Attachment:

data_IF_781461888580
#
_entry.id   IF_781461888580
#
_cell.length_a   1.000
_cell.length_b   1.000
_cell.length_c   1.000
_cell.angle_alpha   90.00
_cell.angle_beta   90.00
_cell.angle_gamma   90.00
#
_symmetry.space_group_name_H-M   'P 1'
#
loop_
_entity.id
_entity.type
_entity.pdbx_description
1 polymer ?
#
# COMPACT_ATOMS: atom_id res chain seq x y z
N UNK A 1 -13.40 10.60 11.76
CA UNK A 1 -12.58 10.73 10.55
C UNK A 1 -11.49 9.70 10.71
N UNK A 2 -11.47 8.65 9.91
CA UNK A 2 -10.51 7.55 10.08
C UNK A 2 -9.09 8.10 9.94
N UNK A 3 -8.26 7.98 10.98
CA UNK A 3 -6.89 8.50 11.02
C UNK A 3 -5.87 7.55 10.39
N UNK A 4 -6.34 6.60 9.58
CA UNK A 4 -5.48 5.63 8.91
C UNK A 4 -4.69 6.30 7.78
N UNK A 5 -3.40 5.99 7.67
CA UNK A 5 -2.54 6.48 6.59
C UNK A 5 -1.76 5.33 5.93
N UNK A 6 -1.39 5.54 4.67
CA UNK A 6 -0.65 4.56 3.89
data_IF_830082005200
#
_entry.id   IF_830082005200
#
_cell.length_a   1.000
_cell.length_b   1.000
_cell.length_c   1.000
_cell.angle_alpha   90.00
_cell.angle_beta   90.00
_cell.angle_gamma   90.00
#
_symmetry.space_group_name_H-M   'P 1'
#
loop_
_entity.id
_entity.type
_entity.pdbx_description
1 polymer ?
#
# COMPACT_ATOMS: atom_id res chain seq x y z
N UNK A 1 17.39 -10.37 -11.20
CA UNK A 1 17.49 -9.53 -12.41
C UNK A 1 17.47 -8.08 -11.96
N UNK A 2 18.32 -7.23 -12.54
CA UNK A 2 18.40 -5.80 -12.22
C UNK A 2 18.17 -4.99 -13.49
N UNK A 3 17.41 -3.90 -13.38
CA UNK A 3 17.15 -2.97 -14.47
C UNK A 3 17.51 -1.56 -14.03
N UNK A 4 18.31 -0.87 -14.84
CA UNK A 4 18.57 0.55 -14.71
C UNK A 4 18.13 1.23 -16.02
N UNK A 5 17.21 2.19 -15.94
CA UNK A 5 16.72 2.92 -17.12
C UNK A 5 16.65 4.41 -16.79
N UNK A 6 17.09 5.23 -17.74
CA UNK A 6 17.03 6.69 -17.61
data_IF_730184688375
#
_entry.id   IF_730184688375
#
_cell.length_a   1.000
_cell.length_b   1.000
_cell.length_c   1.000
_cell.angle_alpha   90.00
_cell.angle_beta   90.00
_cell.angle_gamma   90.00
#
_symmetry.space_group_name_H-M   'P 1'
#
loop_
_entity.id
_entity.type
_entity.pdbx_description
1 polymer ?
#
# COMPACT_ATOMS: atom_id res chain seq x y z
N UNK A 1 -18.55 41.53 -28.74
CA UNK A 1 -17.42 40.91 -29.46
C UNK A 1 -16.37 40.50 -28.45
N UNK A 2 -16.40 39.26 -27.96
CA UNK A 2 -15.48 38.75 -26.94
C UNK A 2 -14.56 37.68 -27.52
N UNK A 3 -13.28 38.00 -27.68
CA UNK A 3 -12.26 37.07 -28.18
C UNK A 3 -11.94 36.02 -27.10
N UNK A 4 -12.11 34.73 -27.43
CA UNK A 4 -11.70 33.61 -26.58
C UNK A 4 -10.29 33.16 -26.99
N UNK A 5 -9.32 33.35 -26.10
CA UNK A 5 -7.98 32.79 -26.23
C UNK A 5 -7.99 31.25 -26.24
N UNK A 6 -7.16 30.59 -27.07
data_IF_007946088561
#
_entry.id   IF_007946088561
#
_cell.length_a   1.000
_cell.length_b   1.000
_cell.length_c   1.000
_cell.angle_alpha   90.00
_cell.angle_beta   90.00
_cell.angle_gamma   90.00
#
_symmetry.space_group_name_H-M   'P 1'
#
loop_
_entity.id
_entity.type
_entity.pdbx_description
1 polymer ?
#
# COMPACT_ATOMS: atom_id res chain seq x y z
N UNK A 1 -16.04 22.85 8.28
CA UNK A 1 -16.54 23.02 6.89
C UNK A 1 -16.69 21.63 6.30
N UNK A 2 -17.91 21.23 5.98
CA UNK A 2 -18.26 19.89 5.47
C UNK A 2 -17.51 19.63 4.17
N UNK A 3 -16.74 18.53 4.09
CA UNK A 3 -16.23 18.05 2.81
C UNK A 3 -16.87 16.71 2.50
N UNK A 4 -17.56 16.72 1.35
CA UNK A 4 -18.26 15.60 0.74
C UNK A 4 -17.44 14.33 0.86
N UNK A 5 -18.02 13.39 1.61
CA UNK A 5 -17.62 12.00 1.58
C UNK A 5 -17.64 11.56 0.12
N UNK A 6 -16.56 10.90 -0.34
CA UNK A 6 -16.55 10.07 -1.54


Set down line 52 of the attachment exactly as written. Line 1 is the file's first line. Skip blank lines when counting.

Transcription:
_entity.id